“While turning our forests and parks around will take long term investment and stewardship, the House Committee on Ways and Means missed a critical first step today,” said Jen Baker from Environment Massachusetts, the new home of MASSPIRG’s environmental work. “We cannot continue starving these public treasures. Continued under-funding means fewer rangers, more environmental damage, more trash on the trails, more closed parks, fewer educational programs and less recreational opportunities.”
The House budget recommendation comes after a majority of Legislators voiced their support in a letter to the Chairs of Ways and Means for an increase of $10 million in the DCR budget. Rep. Mike Rush, D-Boston, and Sen. Edward Augustus, D-Worcester circulated the letter, which was signed by 86 Representatives and 23 Senators. The letter, delivered to the Ways and Means chairs in late March, invokes Massachusetts legacy of environmental leadership and highlights the toll that chronic under-funding has taken on our state forests, parks and beaches as well as on our legacy as a leader.
During the gubernatorial campaign, Governor Patrick pledged to include an additional $10 million for our state forests and parks. He failed to include these resources when he released his budget in February. Rep. Rush, Sen. Augustus, Environment Massachusetts, the Conservation and Recreation Campaign and others are working to ensure that these additional resources are delivered in the Legislature’s budget.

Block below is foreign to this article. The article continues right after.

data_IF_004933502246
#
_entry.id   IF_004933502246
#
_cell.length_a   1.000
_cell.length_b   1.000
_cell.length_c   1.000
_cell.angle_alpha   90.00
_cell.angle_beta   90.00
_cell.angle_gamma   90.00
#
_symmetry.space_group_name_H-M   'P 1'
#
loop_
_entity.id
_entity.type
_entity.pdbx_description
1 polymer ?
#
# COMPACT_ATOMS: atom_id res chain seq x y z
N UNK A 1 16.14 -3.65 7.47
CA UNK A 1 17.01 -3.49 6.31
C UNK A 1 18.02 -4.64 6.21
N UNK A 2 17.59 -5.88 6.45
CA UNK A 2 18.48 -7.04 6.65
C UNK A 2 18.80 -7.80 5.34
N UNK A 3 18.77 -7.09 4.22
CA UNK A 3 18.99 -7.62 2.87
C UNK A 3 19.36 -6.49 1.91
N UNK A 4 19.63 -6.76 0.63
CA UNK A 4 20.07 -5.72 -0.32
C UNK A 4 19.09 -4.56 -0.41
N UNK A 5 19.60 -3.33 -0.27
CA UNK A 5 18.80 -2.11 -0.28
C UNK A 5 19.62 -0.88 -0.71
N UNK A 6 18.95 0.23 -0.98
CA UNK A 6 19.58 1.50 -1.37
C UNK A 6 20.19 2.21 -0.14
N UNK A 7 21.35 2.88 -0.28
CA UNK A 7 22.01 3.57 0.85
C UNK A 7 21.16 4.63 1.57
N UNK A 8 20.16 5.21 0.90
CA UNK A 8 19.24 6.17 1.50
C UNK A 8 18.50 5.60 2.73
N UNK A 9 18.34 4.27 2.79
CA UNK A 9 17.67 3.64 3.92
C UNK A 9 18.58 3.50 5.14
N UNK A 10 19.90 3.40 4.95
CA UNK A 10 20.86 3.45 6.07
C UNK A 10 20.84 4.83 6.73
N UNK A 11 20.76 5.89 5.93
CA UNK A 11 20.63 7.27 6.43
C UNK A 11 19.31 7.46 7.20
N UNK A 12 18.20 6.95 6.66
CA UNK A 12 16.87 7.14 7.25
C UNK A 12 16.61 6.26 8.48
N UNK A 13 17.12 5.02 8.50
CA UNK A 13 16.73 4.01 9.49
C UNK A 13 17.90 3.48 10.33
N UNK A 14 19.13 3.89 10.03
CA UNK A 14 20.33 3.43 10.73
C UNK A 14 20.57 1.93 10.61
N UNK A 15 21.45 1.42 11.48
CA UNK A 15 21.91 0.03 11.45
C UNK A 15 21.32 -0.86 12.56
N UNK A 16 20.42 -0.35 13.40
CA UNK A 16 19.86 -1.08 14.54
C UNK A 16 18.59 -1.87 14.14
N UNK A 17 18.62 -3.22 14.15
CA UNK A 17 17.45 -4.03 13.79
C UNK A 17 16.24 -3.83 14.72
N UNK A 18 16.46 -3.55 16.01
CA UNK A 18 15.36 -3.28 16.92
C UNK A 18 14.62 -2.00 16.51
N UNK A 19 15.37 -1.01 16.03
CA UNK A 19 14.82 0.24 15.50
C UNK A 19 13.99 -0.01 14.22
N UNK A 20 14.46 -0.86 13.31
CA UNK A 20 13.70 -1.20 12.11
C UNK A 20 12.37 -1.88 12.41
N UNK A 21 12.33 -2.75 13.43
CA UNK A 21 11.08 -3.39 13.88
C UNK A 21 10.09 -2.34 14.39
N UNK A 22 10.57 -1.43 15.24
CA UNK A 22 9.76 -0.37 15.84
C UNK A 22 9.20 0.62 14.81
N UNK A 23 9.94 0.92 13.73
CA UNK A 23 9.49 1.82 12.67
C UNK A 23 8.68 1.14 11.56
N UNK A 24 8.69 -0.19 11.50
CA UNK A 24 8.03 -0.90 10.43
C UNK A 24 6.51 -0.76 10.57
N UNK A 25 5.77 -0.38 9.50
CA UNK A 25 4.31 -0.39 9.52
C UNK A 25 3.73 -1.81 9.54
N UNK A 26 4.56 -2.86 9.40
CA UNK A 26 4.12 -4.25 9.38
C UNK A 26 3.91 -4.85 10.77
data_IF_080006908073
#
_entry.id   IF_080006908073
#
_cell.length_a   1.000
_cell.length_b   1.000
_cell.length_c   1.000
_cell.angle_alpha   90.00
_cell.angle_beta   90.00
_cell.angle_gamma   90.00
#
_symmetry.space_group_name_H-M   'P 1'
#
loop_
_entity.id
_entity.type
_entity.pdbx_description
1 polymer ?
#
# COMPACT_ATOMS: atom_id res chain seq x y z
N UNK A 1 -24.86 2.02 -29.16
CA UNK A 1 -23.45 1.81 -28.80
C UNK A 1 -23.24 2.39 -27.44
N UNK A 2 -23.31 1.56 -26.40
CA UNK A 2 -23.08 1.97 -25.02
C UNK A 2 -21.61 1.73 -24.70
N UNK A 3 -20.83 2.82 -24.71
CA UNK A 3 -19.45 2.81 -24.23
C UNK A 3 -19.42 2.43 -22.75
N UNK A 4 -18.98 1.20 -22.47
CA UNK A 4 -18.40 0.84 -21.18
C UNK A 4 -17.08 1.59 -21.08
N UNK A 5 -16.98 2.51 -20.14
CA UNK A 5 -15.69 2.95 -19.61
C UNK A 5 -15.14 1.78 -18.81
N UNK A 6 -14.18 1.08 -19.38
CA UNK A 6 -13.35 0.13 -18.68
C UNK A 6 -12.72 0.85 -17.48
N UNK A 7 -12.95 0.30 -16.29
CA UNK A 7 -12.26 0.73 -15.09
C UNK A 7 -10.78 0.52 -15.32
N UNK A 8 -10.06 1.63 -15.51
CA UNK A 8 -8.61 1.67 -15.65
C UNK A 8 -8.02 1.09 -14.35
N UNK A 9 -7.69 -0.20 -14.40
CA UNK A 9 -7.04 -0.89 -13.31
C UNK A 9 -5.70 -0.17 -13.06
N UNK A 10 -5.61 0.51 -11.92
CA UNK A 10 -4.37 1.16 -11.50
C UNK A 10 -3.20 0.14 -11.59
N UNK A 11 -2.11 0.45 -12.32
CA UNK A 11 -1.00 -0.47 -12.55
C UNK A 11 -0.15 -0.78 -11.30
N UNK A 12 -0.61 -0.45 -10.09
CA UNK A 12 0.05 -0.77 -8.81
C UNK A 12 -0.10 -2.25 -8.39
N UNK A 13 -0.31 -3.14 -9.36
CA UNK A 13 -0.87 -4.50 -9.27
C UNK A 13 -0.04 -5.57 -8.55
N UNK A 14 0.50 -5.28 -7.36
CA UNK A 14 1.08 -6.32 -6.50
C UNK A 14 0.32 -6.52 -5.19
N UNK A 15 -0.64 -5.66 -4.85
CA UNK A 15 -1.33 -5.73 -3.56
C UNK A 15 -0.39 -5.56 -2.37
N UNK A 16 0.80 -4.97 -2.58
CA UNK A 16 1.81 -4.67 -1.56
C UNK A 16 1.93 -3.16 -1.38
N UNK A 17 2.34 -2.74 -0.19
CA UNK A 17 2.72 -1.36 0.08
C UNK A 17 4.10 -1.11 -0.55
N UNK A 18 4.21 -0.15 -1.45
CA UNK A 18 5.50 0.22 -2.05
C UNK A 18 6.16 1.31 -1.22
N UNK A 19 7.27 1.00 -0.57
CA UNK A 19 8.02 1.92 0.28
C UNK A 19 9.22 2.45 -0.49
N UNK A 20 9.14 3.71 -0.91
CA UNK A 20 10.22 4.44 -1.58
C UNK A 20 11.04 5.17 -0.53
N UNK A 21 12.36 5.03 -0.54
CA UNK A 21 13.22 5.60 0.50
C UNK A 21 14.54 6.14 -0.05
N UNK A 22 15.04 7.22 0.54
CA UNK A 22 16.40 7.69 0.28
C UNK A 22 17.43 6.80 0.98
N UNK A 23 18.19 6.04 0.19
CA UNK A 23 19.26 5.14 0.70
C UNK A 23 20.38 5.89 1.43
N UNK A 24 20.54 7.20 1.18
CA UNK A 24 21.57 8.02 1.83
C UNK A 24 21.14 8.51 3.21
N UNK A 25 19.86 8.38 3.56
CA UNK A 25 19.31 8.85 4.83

“Nothing challenging and worthwhile has ever been accomplished by taking no for an answer; we will continue our efforts in the legislature to strive to create a world class park system for the people of this state,” said Rep. Mike Rush.
“We look forward to working with Rep. Rush and the majority of Representatives who support increased funding to deliver these much needed additional resources,” said Tom Philbin, Director of the Conservation and Recreation Campaign.
The Massachusetts state forests and parks system, the sixth largest in the country supports dozens of rare species, natural communities and old growth and champion tree sites. Massachusetts parks and open space also contribute significantly to the quality of life and economic prosperity of the Commonwealth as recreational havens, outdoor classrooms, tourist attractions and magnets for new businesses and new employees.
The House of Representatives is expected to debate the House Budget on Monday, April 23.